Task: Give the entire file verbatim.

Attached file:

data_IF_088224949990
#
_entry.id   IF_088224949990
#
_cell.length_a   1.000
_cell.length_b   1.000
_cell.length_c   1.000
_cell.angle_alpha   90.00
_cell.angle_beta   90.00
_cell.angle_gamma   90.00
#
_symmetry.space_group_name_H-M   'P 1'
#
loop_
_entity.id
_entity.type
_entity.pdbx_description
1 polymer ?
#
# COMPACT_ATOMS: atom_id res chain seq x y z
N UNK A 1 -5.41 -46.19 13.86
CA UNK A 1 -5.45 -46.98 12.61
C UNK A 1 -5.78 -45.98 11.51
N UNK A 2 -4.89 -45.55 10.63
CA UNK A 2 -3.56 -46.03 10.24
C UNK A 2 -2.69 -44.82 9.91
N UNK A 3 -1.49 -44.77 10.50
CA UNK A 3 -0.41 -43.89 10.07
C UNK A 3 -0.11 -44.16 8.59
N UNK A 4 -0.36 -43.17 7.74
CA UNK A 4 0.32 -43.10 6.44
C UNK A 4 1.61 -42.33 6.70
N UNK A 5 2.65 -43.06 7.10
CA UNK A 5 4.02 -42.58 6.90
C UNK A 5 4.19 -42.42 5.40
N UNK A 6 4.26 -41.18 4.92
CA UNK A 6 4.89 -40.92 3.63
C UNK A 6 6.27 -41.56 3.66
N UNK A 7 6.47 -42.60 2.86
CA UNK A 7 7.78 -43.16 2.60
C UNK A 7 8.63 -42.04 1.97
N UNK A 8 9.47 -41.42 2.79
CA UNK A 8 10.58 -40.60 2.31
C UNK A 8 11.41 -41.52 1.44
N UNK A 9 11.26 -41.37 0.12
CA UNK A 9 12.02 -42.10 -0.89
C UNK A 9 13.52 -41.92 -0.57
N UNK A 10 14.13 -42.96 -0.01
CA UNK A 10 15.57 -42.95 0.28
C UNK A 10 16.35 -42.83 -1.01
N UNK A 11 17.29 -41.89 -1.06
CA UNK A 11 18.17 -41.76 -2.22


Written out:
data_IF_088224949990
#
_entry.id   IF_088224949990
#
_cell.length_a   1.000
_cell.length_b   1.000
_cell.length_c   1.000
_cell.angle_alpha   90.00
_cell.angle_beta   90.00
_cell.angle_gamma   90.00
#
_symmetry.space_group_name_H-M   'P 1'
#
loop_
_entity.id
_entity.type
_entity.pdbx_description
1 polymer ?
#
# COMPACT_ATOMS: atom_id res chain seq x y z
N UNK A 1 -5.41 -46.19 13.86
CA UNK A 1 -5.45 -46.98 12.61
C UNK A 1 -5.78 -45.98 11.51
N UNK A 2 -4.89 -45.55 10.63
CA UNK A 2 -3.56 -46.03 10.24
C UNK A 2 -2.69 -44.82 9.91
N UNK A 3 -1.49 -44.77 10.50
CA UNK A 3 -0.41 -43.89 10.07
C UNK A 3 -0.11 -44.16 8.59
N UNK A 4 -0.36 -43.17 7.74
CA UNK A 4 0.32 -43.10 6.44
C UNK A 4 1.61 -42.33 6.70
N UNK A 5 2.65 -43.06 7.10
CA UNK A 5 4.02 -42.58 6.90
C UNK A 5 4.19 -42.42 5.40
N UNK A 6 4.26 -41.18 4.92
CA UNK A 6 4.89 -40.92 3.63
C UNK A 6 6.27 -41.56 3.66
N UNK A 7 6.47 -42.60 2.86
CA UNK A 7 7.78 -43.16 2.60
C UNK A 7 8.63 -42.04 1.97
N UNK A 8 9.47 -41.42 2.79
CA UNK A 8 10.58 -40.60 2.31
C UNK A 8 11.41 -41.52 1.44
N UNK A 9 11.26 -41.37 0.12
CA UNK A 9 12.02 -42.10 -0.89
C UNK A 9 13.52 -41.92 -0.57
N UNK A 10 14.13 -42.96 -0.01
CA UNK A 10 15.57 -42.95 0.28
C UNK A 10 16.35 -42.83 -1.01
N UNK A 11 17.29 -41.89 -1.06
CA UNK A 11 18.17 -41.76 -2.22